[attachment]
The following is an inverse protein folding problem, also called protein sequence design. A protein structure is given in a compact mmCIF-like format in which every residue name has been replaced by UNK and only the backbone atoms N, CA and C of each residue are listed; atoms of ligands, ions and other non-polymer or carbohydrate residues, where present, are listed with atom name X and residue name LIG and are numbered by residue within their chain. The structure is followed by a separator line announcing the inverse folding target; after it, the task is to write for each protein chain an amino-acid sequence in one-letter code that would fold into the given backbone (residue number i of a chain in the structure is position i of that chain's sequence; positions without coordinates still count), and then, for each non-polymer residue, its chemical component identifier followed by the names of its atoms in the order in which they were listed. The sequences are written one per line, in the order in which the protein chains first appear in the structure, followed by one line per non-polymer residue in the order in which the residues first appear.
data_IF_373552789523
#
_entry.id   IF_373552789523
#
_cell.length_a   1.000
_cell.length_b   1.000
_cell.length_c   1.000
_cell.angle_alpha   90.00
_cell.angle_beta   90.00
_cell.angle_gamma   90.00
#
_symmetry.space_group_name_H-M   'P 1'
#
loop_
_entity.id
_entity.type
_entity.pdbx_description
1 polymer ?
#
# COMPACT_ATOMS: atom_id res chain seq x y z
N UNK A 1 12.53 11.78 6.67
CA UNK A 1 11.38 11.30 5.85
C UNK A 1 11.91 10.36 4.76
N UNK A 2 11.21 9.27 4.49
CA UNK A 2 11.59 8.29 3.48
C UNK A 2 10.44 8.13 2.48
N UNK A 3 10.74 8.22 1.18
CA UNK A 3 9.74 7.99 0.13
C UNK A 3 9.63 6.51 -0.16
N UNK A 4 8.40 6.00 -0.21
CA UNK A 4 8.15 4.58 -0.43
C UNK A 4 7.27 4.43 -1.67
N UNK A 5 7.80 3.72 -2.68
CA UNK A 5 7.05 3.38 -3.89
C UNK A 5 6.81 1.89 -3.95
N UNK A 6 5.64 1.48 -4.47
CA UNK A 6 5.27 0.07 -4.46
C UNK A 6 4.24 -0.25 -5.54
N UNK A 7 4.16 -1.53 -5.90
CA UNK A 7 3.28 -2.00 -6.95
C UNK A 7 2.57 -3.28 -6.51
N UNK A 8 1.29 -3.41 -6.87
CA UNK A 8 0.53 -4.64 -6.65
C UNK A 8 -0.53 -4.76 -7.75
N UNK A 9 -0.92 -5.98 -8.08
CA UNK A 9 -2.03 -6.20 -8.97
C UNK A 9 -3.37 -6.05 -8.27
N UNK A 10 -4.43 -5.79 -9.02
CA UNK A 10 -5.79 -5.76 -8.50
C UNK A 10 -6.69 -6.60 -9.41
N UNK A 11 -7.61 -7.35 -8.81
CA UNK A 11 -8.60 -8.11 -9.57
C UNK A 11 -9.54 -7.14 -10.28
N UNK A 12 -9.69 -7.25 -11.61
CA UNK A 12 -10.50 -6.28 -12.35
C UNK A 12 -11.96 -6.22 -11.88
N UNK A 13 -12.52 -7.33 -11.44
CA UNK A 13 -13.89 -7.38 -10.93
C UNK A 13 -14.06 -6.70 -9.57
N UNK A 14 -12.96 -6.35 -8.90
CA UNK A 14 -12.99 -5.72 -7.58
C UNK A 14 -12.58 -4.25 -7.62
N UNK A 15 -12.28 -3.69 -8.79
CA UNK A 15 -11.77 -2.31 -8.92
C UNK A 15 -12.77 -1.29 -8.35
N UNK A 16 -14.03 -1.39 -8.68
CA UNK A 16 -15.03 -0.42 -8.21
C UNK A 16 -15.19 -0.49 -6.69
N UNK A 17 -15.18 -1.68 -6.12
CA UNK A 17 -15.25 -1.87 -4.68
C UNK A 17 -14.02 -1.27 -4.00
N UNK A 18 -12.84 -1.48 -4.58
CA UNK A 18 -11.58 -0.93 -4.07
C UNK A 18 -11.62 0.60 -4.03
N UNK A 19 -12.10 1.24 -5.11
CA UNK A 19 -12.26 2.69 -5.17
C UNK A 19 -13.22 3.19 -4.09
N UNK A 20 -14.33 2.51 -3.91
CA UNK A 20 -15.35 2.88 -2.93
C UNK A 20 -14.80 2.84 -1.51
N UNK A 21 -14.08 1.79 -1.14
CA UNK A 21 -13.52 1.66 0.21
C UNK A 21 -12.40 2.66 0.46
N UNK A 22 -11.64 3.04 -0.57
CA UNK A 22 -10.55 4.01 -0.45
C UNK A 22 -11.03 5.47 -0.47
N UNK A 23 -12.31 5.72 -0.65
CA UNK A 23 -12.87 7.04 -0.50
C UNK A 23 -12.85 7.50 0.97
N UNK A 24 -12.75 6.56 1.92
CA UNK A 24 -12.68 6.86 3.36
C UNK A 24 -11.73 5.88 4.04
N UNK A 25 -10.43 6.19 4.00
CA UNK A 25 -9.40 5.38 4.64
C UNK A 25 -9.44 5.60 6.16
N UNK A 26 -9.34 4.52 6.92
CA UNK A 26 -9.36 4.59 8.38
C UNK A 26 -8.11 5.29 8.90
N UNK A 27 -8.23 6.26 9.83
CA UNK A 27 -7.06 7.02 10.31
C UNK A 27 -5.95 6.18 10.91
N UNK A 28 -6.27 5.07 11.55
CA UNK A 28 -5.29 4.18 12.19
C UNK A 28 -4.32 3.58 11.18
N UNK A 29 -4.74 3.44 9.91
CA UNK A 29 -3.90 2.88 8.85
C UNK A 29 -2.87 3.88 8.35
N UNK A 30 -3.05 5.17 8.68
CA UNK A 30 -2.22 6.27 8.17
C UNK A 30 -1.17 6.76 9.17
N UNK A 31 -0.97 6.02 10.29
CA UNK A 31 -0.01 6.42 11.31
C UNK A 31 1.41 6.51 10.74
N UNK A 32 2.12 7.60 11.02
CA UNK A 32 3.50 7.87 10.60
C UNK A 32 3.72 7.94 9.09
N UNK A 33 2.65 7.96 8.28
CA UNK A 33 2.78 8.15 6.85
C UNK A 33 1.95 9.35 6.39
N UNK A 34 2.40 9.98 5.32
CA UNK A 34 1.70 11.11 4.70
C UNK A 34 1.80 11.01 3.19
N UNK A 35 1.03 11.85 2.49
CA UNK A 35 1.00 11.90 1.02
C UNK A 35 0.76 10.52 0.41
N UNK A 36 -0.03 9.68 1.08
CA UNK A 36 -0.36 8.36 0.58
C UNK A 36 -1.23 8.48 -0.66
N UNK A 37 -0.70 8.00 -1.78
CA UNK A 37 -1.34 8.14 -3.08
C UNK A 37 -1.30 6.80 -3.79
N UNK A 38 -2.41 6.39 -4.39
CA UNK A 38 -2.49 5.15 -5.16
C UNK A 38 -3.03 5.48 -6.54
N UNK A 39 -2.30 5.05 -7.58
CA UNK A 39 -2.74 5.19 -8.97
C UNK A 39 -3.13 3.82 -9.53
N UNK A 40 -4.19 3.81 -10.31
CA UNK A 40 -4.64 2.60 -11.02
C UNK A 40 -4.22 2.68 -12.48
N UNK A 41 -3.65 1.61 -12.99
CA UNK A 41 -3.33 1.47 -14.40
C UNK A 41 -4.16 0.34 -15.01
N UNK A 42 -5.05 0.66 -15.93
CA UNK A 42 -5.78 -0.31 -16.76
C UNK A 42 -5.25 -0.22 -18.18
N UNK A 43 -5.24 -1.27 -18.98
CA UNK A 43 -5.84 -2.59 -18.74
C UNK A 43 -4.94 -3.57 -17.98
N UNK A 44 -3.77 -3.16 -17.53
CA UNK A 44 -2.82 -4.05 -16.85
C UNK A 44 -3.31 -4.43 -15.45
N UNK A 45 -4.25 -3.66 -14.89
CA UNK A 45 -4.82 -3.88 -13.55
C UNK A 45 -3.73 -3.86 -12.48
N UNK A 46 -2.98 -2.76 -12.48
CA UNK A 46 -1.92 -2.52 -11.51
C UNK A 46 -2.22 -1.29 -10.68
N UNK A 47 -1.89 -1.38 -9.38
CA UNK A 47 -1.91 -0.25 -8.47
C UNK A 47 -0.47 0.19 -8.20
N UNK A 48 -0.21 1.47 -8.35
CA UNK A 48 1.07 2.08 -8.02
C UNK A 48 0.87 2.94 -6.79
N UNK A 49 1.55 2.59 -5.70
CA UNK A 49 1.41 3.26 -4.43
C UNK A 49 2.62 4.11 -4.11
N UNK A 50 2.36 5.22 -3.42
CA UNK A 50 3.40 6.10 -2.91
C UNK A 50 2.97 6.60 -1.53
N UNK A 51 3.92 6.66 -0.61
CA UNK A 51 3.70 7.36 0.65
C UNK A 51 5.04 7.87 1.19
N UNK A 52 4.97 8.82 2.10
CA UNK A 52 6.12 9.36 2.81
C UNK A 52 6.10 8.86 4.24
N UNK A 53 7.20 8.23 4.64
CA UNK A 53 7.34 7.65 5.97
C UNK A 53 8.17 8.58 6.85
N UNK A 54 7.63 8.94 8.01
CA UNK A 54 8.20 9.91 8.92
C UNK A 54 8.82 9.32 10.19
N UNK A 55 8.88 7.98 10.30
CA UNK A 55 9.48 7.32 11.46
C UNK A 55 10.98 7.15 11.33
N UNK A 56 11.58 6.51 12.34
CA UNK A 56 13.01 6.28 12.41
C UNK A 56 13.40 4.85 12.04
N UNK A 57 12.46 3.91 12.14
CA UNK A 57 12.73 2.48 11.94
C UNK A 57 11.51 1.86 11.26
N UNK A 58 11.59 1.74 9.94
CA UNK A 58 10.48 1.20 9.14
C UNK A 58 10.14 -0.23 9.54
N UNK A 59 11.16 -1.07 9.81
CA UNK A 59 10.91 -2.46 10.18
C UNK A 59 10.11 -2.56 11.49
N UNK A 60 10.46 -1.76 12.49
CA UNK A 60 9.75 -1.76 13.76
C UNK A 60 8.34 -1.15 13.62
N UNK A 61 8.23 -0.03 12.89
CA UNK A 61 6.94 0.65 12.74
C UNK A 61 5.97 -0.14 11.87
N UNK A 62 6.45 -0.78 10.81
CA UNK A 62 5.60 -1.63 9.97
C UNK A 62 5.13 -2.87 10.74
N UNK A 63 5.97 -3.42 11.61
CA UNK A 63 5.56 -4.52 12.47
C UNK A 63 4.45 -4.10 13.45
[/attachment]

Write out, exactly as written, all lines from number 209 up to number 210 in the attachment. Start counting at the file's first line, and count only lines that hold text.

CA UNK A 63 5.56 -4.52 12.47
C UNK A 63 4.45 -4.10 13.45